Cameron: British people should ‘carry on’ in defiance of terrorists

David Cameron
David Cameron
0
Have your say

People should “carry on with their lives” in defiance of terrorism, Prime Minister David Cameron has said at Prime Minister’s Questions.

Labour leader Jeremy Corbyn - who rose to near silence on his own benches - expressed solidarity with the victims of the Paris attacks but questioned Mr Cameron on neighbourhood policing in the UK at the weekly clash.

Mr Cameron repeated Government plans to increase spending on the security services but amid a row about police funding ahead of next week’s Autumn Statement insisted the number of police officers on the front line had increased in the past five years.

Mr Corbyn began the session by “expressing the horror” of his party at the events in Paris and other terror atrocities, adding questions about what advice the Government was giving to people travelling to France.

He said: “Nothing can justify the targeting of innocent civilians by anyone.”

Mr Cameron praised the remarks, adding he had been pleased to see the Labour leader at Wembley for the England v France match last night before adding: “I thought there was a tremendous display of solidarity. I’m sure they can sing the La Marseillaise in the Stade de France but I think we did a pretty good job yesterday and I was proud to be there.”

He continued: “I agree with you the most important thing is for people to carry on with their lives. It is very important the Eurostar continues to function, that flights continue to go, that people continue to travel, to enjoy London, to enjoy Paris, and carry on going about our business.”

Turning to security at home, Mr Corbyn said: “Next week the Chancellor will present his Autumn Statement. Can you clarify something about the source of the necessary extra funding to be set out for the security services, which we support?

“Will it come at the expense of other areas, either within the Home Office budget or within other areas of public spending, or from the reserves, or from new funding?”

The Labour leader quipped: “Do you want me to go on longer so the Chancellor can explain the answer to you?”

Mr Cameron said the Autumn Statement - due next Wednesday - would set out spending plans in full, adding: “We have already said we will be funding an increase in the security services of 1,900 personnel, we will be safeguarding the counter terrorism budget and we will be seeing an increase in terms of aviation security.

“All of this is part of an overall spending settlement.”

Mr Corbyn insisted the Prime Minister had not answered, telling MPs he was “not absolutely sure where the money is coming from”.

He added: “London has been targeted by terrorists before and this weekend’s events in Paris has focused attention not just on London but obviously other cities throughout the whole of Britain.

“Policing plays a vital role in community cohesion, gathering intelligence on those who may be about to be a risk to all of us - but this is surely undermined if we cut the number of police officers by 5,000.

“Do you agree with the Commissioner of the Metropolitan Police, Sir Bernard Hogan Howe, who said ‘I genuinely worry about the safety of London if the cuts go through on this scale?’”

Mr Cameron hit back: “You ask where does the money come from - we on this side of the House never forget that every penny we spend comes from taxpayers and borrowed money is simply taxes that are deferred. That is why it is so important to eradicate our deficit.”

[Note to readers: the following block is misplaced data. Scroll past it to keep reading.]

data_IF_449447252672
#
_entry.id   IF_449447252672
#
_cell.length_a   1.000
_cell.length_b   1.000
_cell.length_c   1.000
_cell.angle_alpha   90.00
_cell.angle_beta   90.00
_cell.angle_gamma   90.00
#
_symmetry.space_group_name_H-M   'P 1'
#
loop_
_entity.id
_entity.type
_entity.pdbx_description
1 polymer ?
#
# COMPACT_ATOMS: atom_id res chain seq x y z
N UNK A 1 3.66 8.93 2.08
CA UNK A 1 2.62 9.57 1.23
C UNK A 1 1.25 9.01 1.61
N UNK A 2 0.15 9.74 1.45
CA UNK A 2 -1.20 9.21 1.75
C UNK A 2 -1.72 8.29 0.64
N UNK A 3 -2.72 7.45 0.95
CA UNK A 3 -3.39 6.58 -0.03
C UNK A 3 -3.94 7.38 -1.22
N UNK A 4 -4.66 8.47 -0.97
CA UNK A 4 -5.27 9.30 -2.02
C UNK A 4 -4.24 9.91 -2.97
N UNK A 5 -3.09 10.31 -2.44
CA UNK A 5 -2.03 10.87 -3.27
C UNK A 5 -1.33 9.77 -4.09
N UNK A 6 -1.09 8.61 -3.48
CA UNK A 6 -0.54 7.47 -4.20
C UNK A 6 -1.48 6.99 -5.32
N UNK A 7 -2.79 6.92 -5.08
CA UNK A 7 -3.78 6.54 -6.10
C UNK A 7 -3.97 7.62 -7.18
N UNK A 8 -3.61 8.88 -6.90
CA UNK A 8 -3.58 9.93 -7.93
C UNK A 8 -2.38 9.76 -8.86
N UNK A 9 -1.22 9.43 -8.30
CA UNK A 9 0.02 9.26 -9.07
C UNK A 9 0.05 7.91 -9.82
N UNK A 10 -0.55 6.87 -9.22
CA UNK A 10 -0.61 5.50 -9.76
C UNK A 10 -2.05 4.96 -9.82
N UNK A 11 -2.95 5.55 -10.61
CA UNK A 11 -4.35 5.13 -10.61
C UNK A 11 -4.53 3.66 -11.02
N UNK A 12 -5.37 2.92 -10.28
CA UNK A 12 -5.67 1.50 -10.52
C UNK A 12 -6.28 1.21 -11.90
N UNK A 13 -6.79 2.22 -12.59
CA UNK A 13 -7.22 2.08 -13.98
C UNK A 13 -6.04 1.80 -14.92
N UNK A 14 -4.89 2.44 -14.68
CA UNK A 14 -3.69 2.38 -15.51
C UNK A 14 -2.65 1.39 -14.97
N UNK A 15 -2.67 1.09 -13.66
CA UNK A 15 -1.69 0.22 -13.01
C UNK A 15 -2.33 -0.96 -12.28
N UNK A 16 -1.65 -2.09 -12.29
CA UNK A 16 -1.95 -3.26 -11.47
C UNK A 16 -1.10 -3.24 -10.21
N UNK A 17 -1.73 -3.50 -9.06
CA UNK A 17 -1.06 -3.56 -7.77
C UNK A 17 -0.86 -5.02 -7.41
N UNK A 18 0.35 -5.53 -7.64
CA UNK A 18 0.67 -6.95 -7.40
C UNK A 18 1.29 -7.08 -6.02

The Prime Minister continued: “I’ve said we are protecting the counter terrorism budget, we see a 3,800 increase in neighbourhood police officers in the last Parliament, at the same time as a 31% cut in crime.”

Mr Cameron said shadow home secretary Andy Burnham had endorsed a 10% efficiency target in police spending as “doable”.

Referring to wider rows within the shadow cabinet, he added: “There does seem to be a little bit of agreement on the opposition front bench today.”

Mr Corbyn hit back with a “question from a taxpayer” as he returned to his tactic of crowd-sourcing questions.

Quoting a man called John, the Labour leader questioned Mr Cameron again about cuts to police budgets.

Mr Cameron replied: “Neighbourhood policing numbers have gone up by 3,800, in the capital city we have seen a 500% increase in neighbourhood policing.

“Because we have cut bureaucracy (we have) put the equivalent of an additional 2,000 police on the streets.

“But I will tell you something: as well as wanting resources the police want the appropriate powers.”

Mr Cameron ended the session to cheers from his benches by adding: “Hasn’t it come to something when the leader of Her Majesty’s Opposition thinks the police when confronted by a Kalashnikov-waving terrorist isn’t sure what the reaction should be.”

Mr Corbyn hit back with a “question from a taxpayer” as he returned to his tactic of crowd-sourcing questions.

Quoting a man called John, the Labour leader questioned Mr Cameron again about cuts to police budgets.

Mr Cameron replied: “Neighbourhood policing numbers have gone up by 3,800, in the capital city we have seen a 500% increase in neighbourhood policing.

“Because we have cut bureaucracy (we have) put the equivalent of an additional 2,000 police on the streets.

“But I will tell you something: as well as wanting resources the police want the appropriate powers.”

Mr Cameron ended the session to cheers from his benches by adding: “Hasn’t it come to something when the leader of Her Majesty’s Opposition thinks the police when confronted by a Kalashnikov-waving terrorist isn’t sure what the reaction should be.”